National Symbols of China
A national symbol is anything that has become significant to a country's community. They intend to unite people by creating visual, verbal and iconic representations of a nation's people, values, goals and history. These are the symbols that define the Chinese people as a nation.
|Name: Panda Bear|
|Habitat: Mountain forest
||Diet: Bamboo, wild plants|
|Size: 160 to190 cm
||Weight: 75 to 130 kg's|
|Age at Maturity: 5 to 6 years
|Length of life:30 years in captivity. Unknown in the wild.|
|Gestation: 4 to 6 months in the wild. Average 5 months.|
|Cubs: 1 to 2 cubs, rarely 3.|
Courtsey of www.bearplanet.org
The March of the Volunteers was adopted as the Chinese National Anthem on the 27th September, 1949. It was written in 1934 by Tian Han for a play he was writing at the time. In 1935 the song became the theme song for the film "Sons and Daughters in a Time of Storm". The film tells the story of those who left to fight the Japanese during the invasion in the 1930's. The March of the Volunteers became the voice of the Chinese people's fight against foreign aggression and their determination to sacrifice themselves for national liberation. ...see more.
In 2003 a selection process was initiated by the State Forestry Administration and the China Wildlife Protection Agency to settle this outstanding question. Finally, in 2007 after years of debate, it was thought the Red-crowned Crane had won the vote as China's national bird. However...
In 2004, a national poll was held with 5 million netizens voting on more than 20 Chinese websites. The Red-crowned Crane won the vote with an overwhelming 65% beating out ten species of birds including the Magpie and Golden Pheasant. However, when the State Forestry Administration submitted the results to the State Council, a strong anti-Japanese sentiment debate started. The reason being - the scientific name of the Red-crowned crane is the Japanese Crane.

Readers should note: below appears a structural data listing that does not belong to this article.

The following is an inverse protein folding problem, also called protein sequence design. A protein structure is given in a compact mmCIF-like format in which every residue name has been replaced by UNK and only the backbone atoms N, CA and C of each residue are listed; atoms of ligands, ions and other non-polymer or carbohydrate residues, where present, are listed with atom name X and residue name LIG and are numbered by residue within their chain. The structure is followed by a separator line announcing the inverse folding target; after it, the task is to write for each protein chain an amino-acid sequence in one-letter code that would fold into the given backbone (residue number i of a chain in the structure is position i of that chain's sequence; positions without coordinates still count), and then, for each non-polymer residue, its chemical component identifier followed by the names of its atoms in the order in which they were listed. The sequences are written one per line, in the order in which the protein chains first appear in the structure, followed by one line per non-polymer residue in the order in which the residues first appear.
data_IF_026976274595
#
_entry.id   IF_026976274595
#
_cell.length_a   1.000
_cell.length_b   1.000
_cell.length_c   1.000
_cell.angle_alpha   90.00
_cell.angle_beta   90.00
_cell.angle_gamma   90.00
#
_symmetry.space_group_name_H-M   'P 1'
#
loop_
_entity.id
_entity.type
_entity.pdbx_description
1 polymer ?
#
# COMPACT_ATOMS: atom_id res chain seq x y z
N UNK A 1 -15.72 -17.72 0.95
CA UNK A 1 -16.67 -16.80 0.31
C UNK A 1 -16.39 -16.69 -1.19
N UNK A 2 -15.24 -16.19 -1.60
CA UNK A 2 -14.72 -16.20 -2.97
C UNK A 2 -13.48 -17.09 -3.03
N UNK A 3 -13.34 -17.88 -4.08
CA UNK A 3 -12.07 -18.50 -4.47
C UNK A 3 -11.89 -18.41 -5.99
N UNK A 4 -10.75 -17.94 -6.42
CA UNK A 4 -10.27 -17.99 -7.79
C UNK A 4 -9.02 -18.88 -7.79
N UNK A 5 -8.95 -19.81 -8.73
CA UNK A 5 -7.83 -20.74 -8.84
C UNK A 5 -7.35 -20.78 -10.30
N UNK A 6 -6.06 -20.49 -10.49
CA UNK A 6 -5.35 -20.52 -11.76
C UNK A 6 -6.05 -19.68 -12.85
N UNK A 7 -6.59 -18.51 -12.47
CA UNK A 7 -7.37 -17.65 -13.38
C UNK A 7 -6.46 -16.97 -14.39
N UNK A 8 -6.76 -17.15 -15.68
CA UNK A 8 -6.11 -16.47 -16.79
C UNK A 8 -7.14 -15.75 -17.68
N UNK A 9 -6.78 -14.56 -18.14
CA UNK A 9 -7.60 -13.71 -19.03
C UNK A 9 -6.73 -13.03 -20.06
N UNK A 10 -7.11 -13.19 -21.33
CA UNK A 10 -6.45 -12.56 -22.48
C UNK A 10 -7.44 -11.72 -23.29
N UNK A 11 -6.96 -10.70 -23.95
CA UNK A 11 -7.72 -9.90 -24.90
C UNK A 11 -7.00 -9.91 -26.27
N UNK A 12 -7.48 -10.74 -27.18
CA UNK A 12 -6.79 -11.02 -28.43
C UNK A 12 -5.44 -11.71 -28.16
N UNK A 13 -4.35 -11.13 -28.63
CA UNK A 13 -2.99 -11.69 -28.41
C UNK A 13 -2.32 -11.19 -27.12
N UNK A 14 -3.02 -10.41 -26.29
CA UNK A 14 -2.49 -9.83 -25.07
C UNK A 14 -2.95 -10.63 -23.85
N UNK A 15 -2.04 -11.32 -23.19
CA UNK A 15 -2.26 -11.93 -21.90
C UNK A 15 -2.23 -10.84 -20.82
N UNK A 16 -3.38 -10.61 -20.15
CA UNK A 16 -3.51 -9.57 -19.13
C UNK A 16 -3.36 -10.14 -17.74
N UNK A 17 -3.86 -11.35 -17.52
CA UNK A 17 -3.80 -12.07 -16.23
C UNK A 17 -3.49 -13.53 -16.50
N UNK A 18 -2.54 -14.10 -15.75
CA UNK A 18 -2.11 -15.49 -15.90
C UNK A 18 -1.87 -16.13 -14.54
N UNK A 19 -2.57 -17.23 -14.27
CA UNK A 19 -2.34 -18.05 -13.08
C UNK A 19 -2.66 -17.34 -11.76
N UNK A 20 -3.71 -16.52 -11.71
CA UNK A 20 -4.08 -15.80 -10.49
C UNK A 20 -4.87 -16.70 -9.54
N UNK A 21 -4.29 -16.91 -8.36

The debate still continues, but a popular community forum shows almost 35% of its voters now favour the simple and stubborn Sparrow as the candidate for the nation bird. As of 2008, no official decision as been made, so officially China has no national bird.
Red and Gold. These two colours are the ones displayed on the national flag. ...see more.
The selection of a national flower has become a difficult one. China has 85% of the world's flower species, so many Chinese question "why should only one flower represent the whole country?"
In May 1994 the Ministry of Agriculture ordered the Chinese Flower Association to establish a panel to determine the criteria and candidates for the national honour. After a large scale selection process the results were made public in December of 1994:
- Eighteen provinces and regions (58.06%) agreed on "one country, one flower" with the Peony as the favourite.
- Eleven provinces and regions (35.48%) agreed on "one country, four flowers" with the Peony, Lotus, Chrysanthemum, and the Plum Blossom as their favourites.
- Two other provinces, Anhui and Sichuan also agreed on a "one country, four flower" idea, but preferred the Orchid over the Lotus.